For their part, the Mexican President Felipe Calderón and the attendees remained silent and listened to the heartbreaking words of frustration that she spoke about the multiple homicide, where two of her sons were brutally murdered.
"Mr. President if you had lost your two sons and I lost them, I assure you that you would move land and sea to find the murderers ... Please do that for my children," she pleaded.
Finally the woman came out of the area that divided the President Felipe Calderón from the public and was consoled by the wife of President Margarita Zavala.
The Juarez Mayor
When the mayor said this phrase he was heavily booed, while people kept shouting; "you are the fake, you live in El Paso," "How dare you talk about courage, you who abandoned us," "renounce!"
As the seconds went by, he called to build a city without problems, at which time he was again interrupted and they shouted, "it will only be achieved without you."
Police disperse protest against Calderón in Juárez.
The protesters held signs Thursday reading "Calderon out!" Police forced them across the street, shoving them through muddy puddles.
The protesters said that they were not attacking anyone and had no reason to be attacked by federal agents.
To which the Secretary responded favorably, and moved away the police forces, but he also suggested that they move away from the exhibition.
But the nearly two hundred protesters began shouting "Murderer" to President Calderon.
Finally President Calderon gave an order to the Interior Secretary to go outside and tend to the matter.
Fernando Gomez Mont did not explain why he dropped out of the National Action Party, or PAN, but he recently clashed publicly with its leaders over their decision to form an alliance with Mexico's main leftist party to win local elections.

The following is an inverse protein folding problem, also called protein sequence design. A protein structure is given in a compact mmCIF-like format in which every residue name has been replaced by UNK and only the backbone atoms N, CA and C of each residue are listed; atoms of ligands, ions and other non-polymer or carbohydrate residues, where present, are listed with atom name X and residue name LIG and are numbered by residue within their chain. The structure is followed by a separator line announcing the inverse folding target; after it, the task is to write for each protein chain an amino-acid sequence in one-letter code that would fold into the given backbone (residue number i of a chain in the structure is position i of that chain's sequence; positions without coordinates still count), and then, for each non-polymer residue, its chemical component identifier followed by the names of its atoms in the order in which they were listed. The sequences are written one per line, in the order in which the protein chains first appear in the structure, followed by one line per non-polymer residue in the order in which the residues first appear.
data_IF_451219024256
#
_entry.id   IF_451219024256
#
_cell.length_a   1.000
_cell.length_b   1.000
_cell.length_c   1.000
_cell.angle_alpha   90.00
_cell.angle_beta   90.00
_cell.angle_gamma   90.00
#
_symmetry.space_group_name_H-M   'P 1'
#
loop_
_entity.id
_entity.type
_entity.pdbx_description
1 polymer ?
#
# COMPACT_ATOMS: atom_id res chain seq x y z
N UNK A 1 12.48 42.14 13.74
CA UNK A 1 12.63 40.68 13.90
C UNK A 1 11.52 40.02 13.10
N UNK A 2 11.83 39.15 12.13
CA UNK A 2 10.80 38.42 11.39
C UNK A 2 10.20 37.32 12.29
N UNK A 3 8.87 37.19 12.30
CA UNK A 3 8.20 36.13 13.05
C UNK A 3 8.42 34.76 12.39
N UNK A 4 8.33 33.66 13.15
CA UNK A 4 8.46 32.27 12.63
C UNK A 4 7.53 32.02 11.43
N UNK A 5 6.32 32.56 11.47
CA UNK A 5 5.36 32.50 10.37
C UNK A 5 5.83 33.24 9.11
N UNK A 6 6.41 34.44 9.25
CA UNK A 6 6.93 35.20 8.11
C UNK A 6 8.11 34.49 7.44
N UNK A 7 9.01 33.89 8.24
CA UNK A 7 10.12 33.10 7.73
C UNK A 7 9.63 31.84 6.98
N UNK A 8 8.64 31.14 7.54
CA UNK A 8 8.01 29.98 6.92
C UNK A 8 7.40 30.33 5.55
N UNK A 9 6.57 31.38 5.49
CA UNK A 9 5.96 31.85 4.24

The decision is sure to raise tensions between Calderon and his point man in the government's bloody battle to crush brutal drug cartels, and it prompted speculation that Gomez Mont may step down from his Cabinet post.
"The relationship between Calderon and Gomez Mont probably won't be the same," said Jose Antonio Crespo, a political analyst with Mexico's Center of Investigation and Economic Studies.
There was no reaction Thursday from Calderon, who was in Ciudad Juarez to address security in the northern border city where vicious turf battles between drug gangs have made it one of the world's deadliest places.
Gomez Mont announced his decision in a letter Wednesday evening to the PAN, rocking the country's political circles.
The PAN and the leftist Democratic Revolution Party, or PRD, clashed bitterly over the disputed 2006 elections that Calderon narrowly won against Andres Manuel Lopez Obrador.
But the parties have decided to field the same candidates in two gubernatorial races to unseat the Institutional Revolutionary Party, or PRI, which ruled Mexico for 71 years under a system of coercion and corruption that critics deemed a quasi-dictatorship. It still controls many state governments.
Gomez Mont has called the alliance an antidemocratic maneuver that sacrifices ideological conviction for bald political interests. In one speech, he said the pact amounts to "a sort of electoral fraud."
The PRI lost the presidency for the first time in 2000 to Vicente Fox of the PAN, a stunning defeat that many Mexicans considered the birth of true democracy in their country.
But the PRI has undergone a resurgence in recent years, gaining seats in the 2009 legislative elections amid widespread discontent over recession and the drug war.
The PRI has also benefited from turmoil within the PRD. Although PRD leaders have decided to recognize the Calderon government, Lopez Obrador still calls himself the legitimate president and has created his own political faction. He has ordered his followers not to form alliances with the PAN.
Still, it's not the first time the PAN has banded with its leftist rivals. In 1988, the PAN backed a leftist alliance, which later evolved into the PRD, in its fight to overturn presidential elections many Mexicans believe were rigged by the PRI.
After doubling its seats in Congress last year, the PRI pledged it had changed its ways and learned from its mistakes. It hopes to regain the presidency in 2012.